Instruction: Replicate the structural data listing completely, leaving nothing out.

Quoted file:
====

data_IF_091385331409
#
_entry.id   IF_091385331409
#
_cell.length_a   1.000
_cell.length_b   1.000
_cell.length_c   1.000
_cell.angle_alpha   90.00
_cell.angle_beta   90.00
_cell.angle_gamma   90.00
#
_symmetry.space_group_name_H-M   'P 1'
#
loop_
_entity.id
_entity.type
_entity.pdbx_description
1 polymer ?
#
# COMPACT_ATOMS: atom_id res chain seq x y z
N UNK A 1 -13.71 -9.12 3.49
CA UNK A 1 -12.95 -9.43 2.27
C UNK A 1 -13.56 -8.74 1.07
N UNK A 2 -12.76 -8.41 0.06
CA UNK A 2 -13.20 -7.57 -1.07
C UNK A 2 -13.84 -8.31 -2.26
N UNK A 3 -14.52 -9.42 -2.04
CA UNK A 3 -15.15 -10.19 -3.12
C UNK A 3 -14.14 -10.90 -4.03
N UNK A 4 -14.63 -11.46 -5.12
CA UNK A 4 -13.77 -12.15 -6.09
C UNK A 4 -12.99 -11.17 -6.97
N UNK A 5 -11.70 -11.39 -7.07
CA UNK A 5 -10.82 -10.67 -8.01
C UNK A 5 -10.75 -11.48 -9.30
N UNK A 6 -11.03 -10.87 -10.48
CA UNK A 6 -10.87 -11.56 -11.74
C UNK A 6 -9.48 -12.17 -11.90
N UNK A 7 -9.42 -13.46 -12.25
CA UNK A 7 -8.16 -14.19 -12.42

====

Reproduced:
data_IF_091385331409
#
_entry.id   IF_091385331409
#
_cell.length_a   1.000
_cell.length_b   1.000
_cell.length_c   1.000
_cell.angle_alpha   90.00
_cell.angle_beta   90.00
_cell.angle_gamma   90.00
#
_symmetry.space_group_name_H-M   'P 1'
#
loop_
_entity.id
_entity.type
_entity.pdbx_description
1 polymer ?
#
# COMPACT_ATOMS: atom_id res chain seq x y z
N UNK A 1 -13.71 -9.12 3.49
CA UNK A 1 -12.95 -9.43 2.27
C UNK A 1 -13.56 -8.74 1.07
N UNK A 2 -12.76 -8.41 0.06
CA UNK A 2 -13.20 -7.57 -1.07
C UNK A 2 -13.84 -8.31 -2.26
N UNK A 3 -14.52 -9.42 -2.04
CA UNK A 3 -15.15 -10.19 -3.12
C UNK A 3 -14.14 -10.90 -4.03
N UNK A 4 -14.63 -11.46 -5.12
CA UNK A 4 -13.77 -12.15 -6.09
C UNK A 4 -12.99 -11.17 -6.97
N UNK A 5 -11.70 -11.39 -7.07
CA UNK A 5 -10.82 -10.67 -8.01
C UNK A 5 -10.75 -11.48 -9.30
N UNK A 6 -11.03 -10.87 -10.48
CA UNK A 6 -10.87 -11.56 -11.74
C UNK A 6 -9.48 -12.17 -11.90
N UNK A 7 -9.42 -13.46 -12.25
CA UNK A 7 -8.16 -14.19 -12.42